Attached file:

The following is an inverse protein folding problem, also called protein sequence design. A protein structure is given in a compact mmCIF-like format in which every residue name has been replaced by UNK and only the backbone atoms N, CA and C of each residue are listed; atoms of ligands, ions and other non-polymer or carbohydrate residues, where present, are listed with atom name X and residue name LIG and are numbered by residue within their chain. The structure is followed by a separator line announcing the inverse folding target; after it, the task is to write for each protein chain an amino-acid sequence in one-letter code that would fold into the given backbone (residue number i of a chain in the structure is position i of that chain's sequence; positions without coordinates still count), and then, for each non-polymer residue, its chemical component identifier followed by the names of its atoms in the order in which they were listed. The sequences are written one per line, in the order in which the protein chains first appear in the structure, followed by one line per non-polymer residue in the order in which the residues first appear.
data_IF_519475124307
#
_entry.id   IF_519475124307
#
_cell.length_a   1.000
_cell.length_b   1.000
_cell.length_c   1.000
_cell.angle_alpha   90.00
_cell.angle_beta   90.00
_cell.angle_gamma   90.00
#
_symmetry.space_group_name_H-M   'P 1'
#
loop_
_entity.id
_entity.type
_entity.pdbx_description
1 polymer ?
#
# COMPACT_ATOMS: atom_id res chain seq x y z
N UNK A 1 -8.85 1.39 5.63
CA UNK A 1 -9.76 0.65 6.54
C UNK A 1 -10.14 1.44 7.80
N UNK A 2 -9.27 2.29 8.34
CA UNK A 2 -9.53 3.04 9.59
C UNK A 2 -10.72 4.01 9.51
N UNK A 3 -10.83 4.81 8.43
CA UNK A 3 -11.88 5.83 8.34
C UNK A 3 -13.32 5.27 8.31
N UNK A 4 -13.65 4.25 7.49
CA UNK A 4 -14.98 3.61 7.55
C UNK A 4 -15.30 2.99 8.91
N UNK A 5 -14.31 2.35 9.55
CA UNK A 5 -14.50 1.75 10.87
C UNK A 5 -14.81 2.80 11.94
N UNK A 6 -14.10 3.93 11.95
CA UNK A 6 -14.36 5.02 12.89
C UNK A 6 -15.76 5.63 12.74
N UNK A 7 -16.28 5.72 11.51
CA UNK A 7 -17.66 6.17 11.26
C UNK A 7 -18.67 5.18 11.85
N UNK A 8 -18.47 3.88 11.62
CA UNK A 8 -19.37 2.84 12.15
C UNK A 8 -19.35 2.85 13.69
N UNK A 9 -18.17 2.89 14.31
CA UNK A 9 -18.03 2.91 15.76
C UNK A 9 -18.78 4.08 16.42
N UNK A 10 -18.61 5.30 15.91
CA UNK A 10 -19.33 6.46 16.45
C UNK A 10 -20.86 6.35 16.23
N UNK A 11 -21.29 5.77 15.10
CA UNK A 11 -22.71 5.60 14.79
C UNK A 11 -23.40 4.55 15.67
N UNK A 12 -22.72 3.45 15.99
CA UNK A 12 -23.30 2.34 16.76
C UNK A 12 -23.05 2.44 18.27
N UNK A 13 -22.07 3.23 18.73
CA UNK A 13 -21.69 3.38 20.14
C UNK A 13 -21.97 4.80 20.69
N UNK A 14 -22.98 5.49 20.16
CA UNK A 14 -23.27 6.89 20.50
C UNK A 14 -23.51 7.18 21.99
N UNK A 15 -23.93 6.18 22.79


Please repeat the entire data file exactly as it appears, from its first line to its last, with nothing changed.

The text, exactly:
The following is an inverse protein folding problem, also called protein sequence design. A protein structure is given in a compact mmCIF-like format in which every residue name has been replaced by UNK and only the backbone atoms N, CA and C of each residue are listed; atoms of ligands, ions and other non-polymer or carbohydrate residues, where present, are listed with atom name X and residue name LIG and are numbered by residue within their chain. The structure is followed by a separator line announcing the inverse folding target; after it, the task is to write for each protein chain an amino-acid sequence in one-letter code that would fold into the given backbone (residue number i of a chain in the structure is position i of that chain's sequence; positions without coordinates still count), and then, for each non-polymer residue, its chemical component identifier followed by the names of its atoms in the order in which they were listed. The sequences are written one per line, in the order in which the protein chains first appear in the structure, followed by one line per non-polymer residue in the order in which the residues first appear.
data_IF_519475124307
#
_entry.id   IF_519475124307
#
_cell.length_a   1.000
_cell.length_b   1.000
_cell.length_c   1.000
_cell.angle_alpha   90.00
_cell.angle_beta   90.00
_cell.angle_gamma   90.00
#
_symmetry.space_group_name_H-M   'P 1'
#
loop_
_entity.id
_entity.type
_entity.pdbx_description
1 polymer ?
#
# COMPACT_ATOMS: atom_id res chain seq x y z
N UNK A 1 -8.85 1.39 5.63
CA UNK A 1 -9.76 0.65 6.54
C UNK A 1 -10.14 1.44 7.80
N UNK A 2 -9.27 2.29 8.34
CA UNK A 2 -9.53 3.04 9.59
C UNK A 2 -10.72 4.01 9.51
N UNK A 3 -10.83 4.81 8.43
CA UNK A 3 -11.88 5.83 8.34
C UNK A 3 -13.32 5.27 8.31
N UNK A 4 -13.65 4.25 7.49
CA UNK A 4 -14.98 3.61 7.55
C UNK A 4 -15.30 2.99 8.91
N UNK A 5 -14.31 2.35 9.55
CA UNK A 5 -14.50 1.75 10.87
C UNK A 5 -14.81 2.80 11.94
N UNK A 6 -14.10 3.93 11.95
CA UNK A 6 -14.36 5.02 12.89
C UNK A 6 -15.76 5.63 12.74
N UNK A 7 -16.28 5.72 11.51
CA UNK A 7 -17.66 6.17 11.26
C UNK A 7 -18.67 5.18 11.85
N UNK A 8 -18.47 3.88 11.62
CA UNK A 8 -19.37 2.84 12.15
C UNK A 8 -19.35 2.85 13.69
N UNK A 9 -18.17 2.89 14.31
CA UNK A 9 -18.03 2.91 15.76
C UNK A 9 -18.78 4.08 16.42
N UNK A 10 -18.61 5.30 15.91
CA UNK A 10 -19.33 6.46 16.45
C UNK A 10 -20.86 6.35 16.23
N UNK A 11 -21.29 5.77 15.10
CA UNK A 11 -22.71 5.60 14.79
C UNK A 11 -23.40 4.55 15.67
N UNK A 12 -22.72 3.45 15.99
CA UNK A 12 -23.30 2.34 16.76
C UNK A 12 -23.05 2.44 18.27
N UNK A 13 -22.07 3.23 18.73
CA UNK A 13 -21.69 3.38 20.14
C UNK A 13 -21.97 4.80 20.69
N UNK A 14 -22.98 5.49 20.16
CA UNK A 14 -23.27 6.89 20.50
C UNK A 14 -23.51 7.18 21.99
N UNK A 15 -23.93 6.18 22.79